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Infrastructurist and Seattle Bike Blog: Good News for Cyclists

By Erica C. Barnett January 19, 2011

Two unrelated stories on bikes in the past few days offer promising news for cyclists (and those who support expanding cycling infrastructure):

First, the blog Infrastructurist reports on a study done in Baltimore that showed every million dollars spent on bike lanes produces twice as many jobs as road repair projects---14.4 new jobs per million dollars, compared to 6.8 per million for road resurfacing and 7.4 per million for road upgrades and repairs. Pedestrian projects like sidewalks and separated bike boulevards created 11.3 and 11.7 jobs per million dollars spent, respectively.

How to account for the discrepancy? According to study author Heidi Garrett-Peltier, Infrastructurist writes, "compared to road repair work, bike and pedestrian construction projects are more 'labor-intensive,' meaning a greater share of the money goes toward human labor rather than toward materials. All infrastructure projects will create jobs, but when it comes to bang for your construction buck, cities might want to take a long look at bikes."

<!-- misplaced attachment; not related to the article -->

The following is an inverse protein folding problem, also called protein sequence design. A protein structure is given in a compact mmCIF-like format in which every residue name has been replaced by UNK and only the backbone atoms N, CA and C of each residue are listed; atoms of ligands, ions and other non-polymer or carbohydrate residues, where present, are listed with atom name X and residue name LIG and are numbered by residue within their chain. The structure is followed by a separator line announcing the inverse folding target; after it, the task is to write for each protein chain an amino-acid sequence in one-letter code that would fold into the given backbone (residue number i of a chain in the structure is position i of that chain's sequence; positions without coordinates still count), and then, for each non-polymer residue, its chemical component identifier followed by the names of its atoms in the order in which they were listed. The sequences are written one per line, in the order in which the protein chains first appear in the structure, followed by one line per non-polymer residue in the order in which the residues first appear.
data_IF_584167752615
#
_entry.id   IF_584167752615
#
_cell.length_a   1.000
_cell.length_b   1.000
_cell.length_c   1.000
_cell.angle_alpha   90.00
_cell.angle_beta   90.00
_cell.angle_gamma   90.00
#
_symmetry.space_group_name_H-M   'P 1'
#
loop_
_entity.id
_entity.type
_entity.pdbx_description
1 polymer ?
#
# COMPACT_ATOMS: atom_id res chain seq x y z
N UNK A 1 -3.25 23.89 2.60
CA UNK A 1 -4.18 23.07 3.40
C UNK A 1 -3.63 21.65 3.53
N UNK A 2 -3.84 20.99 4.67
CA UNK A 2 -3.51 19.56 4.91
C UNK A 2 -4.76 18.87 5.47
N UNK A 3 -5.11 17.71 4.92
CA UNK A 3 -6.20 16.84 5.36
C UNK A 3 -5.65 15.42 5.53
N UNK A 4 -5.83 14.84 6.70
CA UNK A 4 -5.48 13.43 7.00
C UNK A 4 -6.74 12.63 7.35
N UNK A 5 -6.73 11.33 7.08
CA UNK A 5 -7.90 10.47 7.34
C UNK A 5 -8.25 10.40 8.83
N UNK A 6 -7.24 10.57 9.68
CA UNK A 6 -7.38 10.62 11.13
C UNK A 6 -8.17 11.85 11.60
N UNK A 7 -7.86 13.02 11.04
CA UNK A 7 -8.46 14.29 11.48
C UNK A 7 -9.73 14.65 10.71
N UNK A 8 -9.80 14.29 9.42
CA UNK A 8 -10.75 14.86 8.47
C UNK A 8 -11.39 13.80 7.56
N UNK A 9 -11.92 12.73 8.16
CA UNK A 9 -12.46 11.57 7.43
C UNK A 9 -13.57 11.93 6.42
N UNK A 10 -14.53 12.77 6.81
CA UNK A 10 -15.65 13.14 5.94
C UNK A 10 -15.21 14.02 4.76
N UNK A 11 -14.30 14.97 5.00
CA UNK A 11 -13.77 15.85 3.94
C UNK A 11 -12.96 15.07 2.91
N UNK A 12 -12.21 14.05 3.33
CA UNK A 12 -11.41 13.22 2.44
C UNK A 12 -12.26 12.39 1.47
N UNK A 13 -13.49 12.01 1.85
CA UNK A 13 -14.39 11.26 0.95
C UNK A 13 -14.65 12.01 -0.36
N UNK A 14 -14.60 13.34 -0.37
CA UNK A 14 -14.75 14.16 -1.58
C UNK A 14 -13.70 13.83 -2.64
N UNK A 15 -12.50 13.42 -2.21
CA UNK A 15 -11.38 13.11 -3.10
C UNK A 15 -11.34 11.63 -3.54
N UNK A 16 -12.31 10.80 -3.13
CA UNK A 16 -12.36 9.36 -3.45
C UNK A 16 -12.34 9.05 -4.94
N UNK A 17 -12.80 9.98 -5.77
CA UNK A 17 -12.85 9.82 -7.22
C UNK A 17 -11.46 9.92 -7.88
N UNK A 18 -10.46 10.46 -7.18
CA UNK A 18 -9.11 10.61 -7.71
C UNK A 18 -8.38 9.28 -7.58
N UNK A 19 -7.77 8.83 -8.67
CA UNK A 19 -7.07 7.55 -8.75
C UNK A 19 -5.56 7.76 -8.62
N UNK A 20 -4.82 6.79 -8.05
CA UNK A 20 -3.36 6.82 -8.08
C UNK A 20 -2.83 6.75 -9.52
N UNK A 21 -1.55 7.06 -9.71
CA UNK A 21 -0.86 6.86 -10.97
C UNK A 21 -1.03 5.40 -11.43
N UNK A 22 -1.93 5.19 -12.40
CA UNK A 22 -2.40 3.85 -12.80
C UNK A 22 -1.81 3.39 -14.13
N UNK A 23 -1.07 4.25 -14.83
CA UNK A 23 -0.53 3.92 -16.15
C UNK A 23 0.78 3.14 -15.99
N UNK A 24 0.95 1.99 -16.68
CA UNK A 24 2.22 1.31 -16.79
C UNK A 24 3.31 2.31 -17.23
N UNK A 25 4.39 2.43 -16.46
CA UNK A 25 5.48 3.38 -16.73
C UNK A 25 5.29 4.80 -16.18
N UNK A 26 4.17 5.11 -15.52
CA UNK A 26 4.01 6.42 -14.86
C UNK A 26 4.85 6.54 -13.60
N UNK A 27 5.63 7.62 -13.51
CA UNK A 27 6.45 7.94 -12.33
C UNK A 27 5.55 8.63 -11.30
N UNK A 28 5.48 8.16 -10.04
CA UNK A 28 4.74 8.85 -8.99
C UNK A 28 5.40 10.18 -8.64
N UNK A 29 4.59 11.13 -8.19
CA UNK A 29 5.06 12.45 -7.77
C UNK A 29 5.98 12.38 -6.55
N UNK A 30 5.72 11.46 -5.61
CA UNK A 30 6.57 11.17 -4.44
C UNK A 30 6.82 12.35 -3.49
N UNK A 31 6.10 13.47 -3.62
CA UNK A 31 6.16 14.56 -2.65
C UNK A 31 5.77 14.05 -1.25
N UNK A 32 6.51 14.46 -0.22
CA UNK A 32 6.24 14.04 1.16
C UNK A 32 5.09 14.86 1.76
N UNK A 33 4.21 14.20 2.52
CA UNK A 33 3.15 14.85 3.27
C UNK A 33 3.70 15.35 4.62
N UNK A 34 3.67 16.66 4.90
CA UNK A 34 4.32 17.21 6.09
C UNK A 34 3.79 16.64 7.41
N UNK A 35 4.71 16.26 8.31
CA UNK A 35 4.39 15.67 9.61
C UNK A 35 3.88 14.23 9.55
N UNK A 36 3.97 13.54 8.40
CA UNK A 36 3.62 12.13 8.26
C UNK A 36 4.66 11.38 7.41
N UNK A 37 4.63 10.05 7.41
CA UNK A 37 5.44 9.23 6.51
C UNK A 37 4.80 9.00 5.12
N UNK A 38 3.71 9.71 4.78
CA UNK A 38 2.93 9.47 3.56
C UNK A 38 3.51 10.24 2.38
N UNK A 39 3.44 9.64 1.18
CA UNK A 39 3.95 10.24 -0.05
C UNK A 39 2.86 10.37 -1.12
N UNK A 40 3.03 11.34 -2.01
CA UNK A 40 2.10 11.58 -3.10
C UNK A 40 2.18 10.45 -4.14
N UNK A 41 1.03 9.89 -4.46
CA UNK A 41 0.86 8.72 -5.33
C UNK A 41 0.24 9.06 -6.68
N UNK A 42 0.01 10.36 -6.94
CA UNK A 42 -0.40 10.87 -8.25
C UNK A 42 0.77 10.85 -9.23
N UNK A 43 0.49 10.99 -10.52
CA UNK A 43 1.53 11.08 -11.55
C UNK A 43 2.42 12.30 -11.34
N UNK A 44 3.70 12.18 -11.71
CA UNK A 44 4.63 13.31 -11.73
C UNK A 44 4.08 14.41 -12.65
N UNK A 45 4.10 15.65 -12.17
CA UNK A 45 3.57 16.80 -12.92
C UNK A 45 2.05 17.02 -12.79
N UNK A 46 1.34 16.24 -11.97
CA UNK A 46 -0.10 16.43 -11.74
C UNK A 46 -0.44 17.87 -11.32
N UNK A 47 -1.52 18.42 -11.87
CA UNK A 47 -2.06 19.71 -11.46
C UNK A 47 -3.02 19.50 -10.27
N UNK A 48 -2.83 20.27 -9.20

Closer to home, the Seattle Bike Blog has a piece detailing a bill that was just introduced in the state house by freshman Rep. Cindy Ryu (D-32) that would allow cities---not mandate, allow---to set speed limits as low as 20 mph in residential and business districts. As a pedestrian, your odds of being killed by a car going 20 mph are only around 5 percent, compared to around 85 percent at 40 mph. Current law makes it difficult for cities to create 20 mph speed zones, and typically requires a traffic and engineering study to set limits that low outside a school zone.
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